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HOMEbreadcrumb separatorWHAT WE DObreadcrumb separatorThe Spread Newsletterbreadcrumb separatorNewsletter - Winter 2019breadcrumb separatorEconomic Impacts of Invasive Species

Ontario municipalities and conservation authorities spend millions on invasive species

The potential impacts on agriculture, fisheries, forests, healthcare, tourism, and the recreation industry from invasive species are estimated to be $3.6 billion per year in Ontario.

Sault Ste. Marie, ON – A 2019 report from the Invasive Species Centre, calculates that Ontario municipalities and conservation authorities spend an estimated $50.8 million per year on invasive species management. The cost is felt most in urban areas, where expenditures are estimated at over $1 million annually per municipality.

When surveyed, invasive species managers in Ontario municipalities and conservation authorities indicated that emerald ash borer continues to be the costliest species. Collectively, close to $30M was spent last year managing emerald ash borer alone. Other notable species include zebra and quagga mussels, gypsy moth, and invasive plants such as Phragmites and wild parsnip, which combined cost almost $20M across Ontario to manage.

These expenses will continue to increase if more invasive species are able to establish and spread in Ontario. For example, oak wilt, caused by an invasive disease that kills oak trees, has been found in Michigan less than 1 km from Windsor, Ontario. If this disease were to spread through Ontario’s oak trees, the impacts would be devastating. In the GTA alone, preliminary estimates predict costs of $66.5 million to cut and replace oak trees along city streets.

With species like oak wilt, proactive measures are necessary to protect our resources.

“Once a species is introduced into a new area you may have an opportunity to eradicate it, but once it becomes widespread, you are making huge investments just to protect your assets,” explains Robert Lambe, board president of the Invasive Species Centre, “Financially and ecologically, the best results come from preventing the introduction of invasive species to a new area and controlling them when they are at manageable levels.”

Management expenditures by municipalities and conservation authorities on invasive species are just a fraction of the total economic impact and do not include substantial federal, provincial, and private expenditures. Ontario’s ecological biodiversity, societal values, and natural resource industry are all experiencing impacts. The potential impacts on agriculture, fisheries, forests, healthcare, tourism, and the recreation industry from invasive species are estimated to be $3.6 billion per year in Ontario. To learn more about these economic impacts, view the Invasive Species Centre’s factsheet.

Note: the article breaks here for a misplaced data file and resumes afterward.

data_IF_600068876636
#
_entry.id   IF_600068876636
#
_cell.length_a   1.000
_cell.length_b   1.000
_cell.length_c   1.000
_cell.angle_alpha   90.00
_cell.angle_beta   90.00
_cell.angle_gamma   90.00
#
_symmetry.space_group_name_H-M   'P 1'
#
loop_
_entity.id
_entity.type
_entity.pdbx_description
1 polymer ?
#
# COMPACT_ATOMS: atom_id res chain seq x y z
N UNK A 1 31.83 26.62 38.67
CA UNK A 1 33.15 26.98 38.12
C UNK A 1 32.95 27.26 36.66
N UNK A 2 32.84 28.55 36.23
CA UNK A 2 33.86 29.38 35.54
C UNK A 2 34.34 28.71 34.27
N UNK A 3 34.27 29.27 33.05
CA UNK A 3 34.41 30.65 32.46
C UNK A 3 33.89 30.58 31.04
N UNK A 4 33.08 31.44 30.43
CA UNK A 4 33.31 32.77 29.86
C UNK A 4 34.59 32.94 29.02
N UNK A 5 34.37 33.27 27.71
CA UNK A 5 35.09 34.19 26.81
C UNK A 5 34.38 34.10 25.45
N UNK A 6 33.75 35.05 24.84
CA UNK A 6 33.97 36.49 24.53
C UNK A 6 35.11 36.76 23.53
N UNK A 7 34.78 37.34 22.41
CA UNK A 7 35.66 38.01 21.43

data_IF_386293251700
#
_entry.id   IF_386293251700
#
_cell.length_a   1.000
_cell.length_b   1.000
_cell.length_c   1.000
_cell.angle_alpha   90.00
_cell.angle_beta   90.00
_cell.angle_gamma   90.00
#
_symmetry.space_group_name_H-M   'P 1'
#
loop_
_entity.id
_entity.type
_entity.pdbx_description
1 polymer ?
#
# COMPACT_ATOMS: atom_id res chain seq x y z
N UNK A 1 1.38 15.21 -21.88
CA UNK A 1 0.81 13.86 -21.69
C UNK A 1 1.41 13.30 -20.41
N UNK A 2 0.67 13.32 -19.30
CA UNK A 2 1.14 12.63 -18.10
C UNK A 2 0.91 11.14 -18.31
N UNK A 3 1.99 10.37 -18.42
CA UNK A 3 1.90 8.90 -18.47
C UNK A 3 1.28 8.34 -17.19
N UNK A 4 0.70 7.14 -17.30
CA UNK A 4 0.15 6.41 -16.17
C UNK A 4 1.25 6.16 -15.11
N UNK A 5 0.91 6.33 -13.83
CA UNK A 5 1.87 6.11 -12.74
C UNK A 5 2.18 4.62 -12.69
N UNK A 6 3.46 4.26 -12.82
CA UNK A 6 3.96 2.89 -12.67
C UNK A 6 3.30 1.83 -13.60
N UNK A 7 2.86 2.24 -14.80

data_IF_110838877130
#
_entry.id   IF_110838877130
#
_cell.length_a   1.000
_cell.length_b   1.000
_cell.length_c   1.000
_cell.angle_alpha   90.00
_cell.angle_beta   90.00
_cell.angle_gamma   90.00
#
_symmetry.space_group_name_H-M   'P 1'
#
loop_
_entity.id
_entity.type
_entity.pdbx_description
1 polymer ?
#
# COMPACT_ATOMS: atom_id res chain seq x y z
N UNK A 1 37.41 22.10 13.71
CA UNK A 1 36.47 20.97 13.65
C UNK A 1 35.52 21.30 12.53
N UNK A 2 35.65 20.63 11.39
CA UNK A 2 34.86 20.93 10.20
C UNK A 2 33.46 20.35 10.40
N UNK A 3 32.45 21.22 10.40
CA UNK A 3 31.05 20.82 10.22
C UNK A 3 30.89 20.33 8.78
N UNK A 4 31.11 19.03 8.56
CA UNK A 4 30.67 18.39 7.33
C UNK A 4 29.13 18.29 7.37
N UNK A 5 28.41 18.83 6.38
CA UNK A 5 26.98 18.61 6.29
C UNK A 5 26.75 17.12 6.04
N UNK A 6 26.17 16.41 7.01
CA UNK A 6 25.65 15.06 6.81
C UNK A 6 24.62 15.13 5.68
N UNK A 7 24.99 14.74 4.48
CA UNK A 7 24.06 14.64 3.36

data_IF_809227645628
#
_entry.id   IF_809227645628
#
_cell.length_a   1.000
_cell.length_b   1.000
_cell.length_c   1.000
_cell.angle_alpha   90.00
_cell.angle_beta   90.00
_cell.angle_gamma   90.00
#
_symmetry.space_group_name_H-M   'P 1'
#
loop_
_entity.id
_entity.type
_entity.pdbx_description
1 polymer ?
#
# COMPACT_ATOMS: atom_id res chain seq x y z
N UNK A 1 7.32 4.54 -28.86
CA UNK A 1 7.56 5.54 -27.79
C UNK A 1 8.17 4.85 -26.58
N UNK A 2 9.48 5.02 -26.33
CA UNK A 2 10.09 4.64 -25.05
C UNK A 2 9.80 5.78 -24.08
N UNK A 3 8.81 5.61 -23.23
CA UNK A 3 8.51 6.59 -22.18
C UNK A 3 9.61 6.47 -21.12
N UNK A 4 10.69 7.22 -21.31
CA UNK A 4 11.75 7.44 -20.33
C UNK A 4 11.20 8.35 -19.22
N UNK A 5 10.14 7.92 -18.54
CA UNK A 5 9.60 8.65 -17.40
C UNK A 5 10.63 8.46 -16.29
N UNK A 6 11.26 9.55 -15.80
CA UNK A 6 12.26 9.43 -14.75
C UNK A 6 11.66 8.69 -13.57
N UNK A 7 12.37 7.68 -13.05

“We may never be able to eradicate invasive species entirely but, we can help stop their spread by controlling or removing species as they arise, ultimately reducing the long-term costs of doing nothing.” says James Lane, Manager of Natural Heritage and Forestry at the Regional Municipality of York and co-chair of the Regional Public Works Commissioners of Ontario Urban Forestry Sub-committee. “In some cases, where they threaten the function of infrastructure or pose a risk to public health and safety, we don’t have a choice. Invasive species in Ontario are coming at a cost, whether you realize it or not. They are impacting us all, in one way or another. They are not just a natural heritage issue.”

All Canadians can help to prevent the spread of invasive species and reduce the economic burden. Along with awareness, simple steps such as buying local firewood, cleaning boats, trailers, and outdoor equipment between sites, and properly disposing of bait can prevent new invasive species from arriving or spreading in Ontario. Any invasive species sightings can be reported to EDDMapS Ontario or Ontario’s invasive species hotline at 1-800-563-7711.

The factsheet and full study were conducted by the Invasive Species Centre in partnership with the Regional Public Works Commissioners of Ontario and the Ontario Ministry of Natural Resources and Forestry.




Figure 1: Japanese knotweed growing
through asphalt. Photo by K. Reese, Regional
Municipality of York

 

Figure 2: Zebra mussels can impact aquatic ecosystems
and cause significant economic damage. Photo by USFWS.